After those five days, the patients are transferred to Elmira, where they begin to receive methadone from United Health Services (UHS), and the OTP. Even though they are not going to UHS for services, the patients are enrolled in the UHS OTP, and UHS doctors and staff deliver the methadone weekly to the Elmira facility.
One story that has never been told is that the pilot program for this was done in New York, where KEEP patients were medicated by Samaritan Village. “This was the first pilot where we worked out the logistics,” said Dr. Giftos. It was only for people who were going to get services for 120 days or less.
It is unclear why methadone, but not buprenorphine, was included in this Elmira project.
About 200 to 400 patients a year will be affected, now being allowed to continue their methadone when transferred from Rikers to Elmira, said Dr. Giftos.
The full OTP services will not be provided in Elmira—just the methadone. Any counseling and other services will be provided by correctional health staff.
But even having the methadone is crucial to patients. “I cannot tell you how many patients have said to me, ‘Methadone saved my life, I cannot believe that I have to come off this medication,’” before going to a state prison, said Dr. Giftos. And now, the gratitude that they have, just because they can stay on their treatment, it’s hard to describe,” he said.
“Lexington Center for Recovery is proud to be a partner in this endeavor to provide ongoing methadone treatment to those addicted to opiates within the New York State criminal justice system,” said Adrienne Marcus, PhD, executive director, Lexington Center for Recovery, Inc. Her statement was issued at the time of the announced plan, June 20.
But the plan falls short of what OTPs across the state wanted: full medication-assisted treatment for all incarcerated patients who need it.
Assembly member Linda B. Rosenthal, chair of the Assembly Committee on Alcoholism and Drug Abuse, said, “Our obligation to provide basic, life-saving health care to New Yorkers is the same on both sides of a jail cell wall,” and commended New York City for this expansion.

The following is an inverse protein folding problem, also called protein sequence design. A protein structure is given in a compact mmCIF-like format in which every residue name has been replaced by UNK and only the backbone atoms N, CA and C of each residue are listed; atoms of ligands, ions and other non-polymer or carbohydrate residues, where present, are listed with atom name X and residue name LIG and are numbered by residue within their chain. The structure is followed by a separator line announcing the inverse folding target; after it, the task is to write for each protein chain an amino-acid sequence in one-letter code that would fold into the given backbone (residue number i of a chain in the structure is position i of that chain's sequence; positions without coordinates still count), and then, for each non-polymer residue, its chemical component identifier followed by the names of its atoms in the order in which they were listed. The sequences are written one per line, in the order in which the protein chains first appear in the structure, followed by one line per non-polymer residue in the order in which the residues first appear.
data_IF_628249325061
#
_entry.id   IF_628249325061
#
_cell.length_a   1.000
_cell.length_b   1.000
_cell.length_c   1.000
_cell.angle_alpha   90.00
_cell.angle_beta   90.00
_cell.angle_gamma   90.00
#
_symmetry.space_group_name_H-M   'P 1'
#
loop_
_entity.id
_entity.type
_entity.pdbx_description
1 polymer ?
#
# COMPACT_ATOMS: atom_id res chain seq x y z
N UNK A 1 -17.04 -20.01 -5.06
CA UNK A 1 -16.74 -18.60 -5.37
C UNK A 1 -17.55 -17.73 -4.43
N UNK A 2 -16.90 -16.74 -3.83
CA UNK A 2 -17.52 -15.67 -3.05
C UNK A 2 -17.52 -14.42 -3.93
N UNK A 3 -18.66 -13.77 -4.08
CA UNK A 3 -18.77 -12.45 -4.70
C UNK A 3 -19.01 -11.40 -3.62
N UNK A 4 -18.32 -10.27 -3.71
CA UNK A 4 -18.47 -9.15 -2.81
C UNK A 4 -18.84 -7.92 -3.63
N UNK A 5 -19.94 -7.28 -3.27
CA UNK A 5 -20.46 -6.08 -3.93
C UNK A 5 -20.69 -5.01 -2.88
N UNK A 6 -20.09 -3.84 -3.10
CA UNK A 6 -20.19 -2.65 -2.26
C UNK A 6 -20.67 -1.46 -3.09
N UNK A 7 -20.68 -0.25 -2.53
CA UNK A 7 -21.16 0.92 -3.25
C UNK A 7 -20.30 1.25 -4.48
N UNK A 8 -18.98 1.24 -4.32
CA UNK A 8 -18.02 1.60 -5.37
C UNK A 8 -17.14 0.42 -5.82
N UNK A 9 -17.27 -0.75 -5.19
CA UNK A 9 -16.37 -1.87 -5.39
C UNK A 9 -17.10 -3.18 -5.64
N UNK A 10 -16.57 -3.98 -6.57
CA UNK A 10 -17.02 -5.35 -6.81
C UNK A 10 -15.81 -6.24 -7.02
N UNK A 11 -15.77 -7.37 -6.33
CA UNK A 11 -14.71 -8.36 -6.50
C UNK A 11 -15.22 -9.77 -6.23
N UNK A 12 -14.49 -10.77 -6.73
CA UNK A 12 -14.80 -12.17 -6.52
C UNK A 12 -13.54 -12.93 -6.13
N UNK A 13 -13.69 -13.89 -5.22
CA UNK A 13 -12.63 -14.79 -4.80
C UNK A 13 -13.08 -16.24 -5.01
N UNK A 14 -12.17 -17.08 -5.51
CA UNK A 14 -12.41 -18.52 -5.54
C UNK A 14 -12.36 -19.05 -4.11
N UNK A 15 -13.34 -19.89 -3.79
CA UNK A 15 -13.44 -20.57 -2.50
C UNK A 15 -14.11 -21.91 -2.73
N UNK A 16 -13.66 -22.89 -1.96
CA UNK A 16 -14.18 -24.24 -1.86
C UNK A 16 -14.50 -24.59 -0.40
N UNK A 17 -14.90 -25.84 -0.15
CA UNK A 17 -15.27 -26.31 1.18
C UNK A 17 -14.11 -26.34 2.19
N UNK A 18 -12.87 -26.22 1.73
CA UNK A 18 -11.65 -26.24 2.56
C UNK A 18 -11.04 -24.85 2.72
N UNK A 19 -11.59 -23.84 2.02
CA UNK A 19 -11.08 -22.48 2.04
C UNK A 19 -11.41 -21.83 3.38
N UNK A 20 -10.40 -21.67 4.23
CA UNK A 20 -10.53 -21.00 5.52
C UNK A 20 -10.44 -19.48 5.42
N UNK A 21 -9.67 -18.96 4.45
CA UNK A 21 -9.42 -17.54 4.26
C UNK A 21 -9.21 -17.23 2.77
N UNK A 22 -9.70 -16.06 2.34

However, the assembly member wants more, as do OTPs in the state. “I am fighting for legislation at the state level to ensure universal access to MAT, and to guarantee that all correctional facilities have robust MAT programming,” she said.
Allegra Schorr, president of the Coalition of Medication-Assisted Treatment Providers and Advocates (COMPA), cited “fiscal reality” when it comes to having an OTP in every jail and prison in the state. “Ideally it would be great to have the full Rikers program in all facilities, but we recognize that that’s a very expensive model,” she told AT Forum. “I don’t think we’re going to be able to achieve that, because the costs are so high.”
But using the Elmira dosing model gets Schorr’s full support. “We’re able to get medication into the facility and into the patients, and that’s something we haven’t done before,” Ms. Schorr said.
She sees this program as “an important first step.” It’s only for people who have been identified as having an opioid use disorder and are already taking methadone. Other people in the inmate population, including some in Elmira, would benefit from methadone, but won’t get it because they aren’t from the Rikers OTP. “But we have to start somewhere,” she said.
In Rhode Island and Connecticut, OTPs behind the walls are a reality. But those states are both small, and have the benefit of a unified system, said Ms. Schorr. “I understand, as a provider, that this is not something you can just roll out. There has to be a thought process, a learning curve.”
The budget needs to include funding for OTPs in prisons. “I think we have to push the governor on this,” said Ms. Schorr. Some advocacy organizations seem to want to give up on the opioid crisis. “I don’t even know what to say about that,” she said. “The Assembly didn’t manage to pass the bill, and that’s a real disappointment. It should have passed. Then we would have something to bring to the governor.”
In the meantime, changing the correctional system in New York won’t happen overnight. “Having talked to them, I can see it’s like turning an ocean liner,” said Ms. Schorr.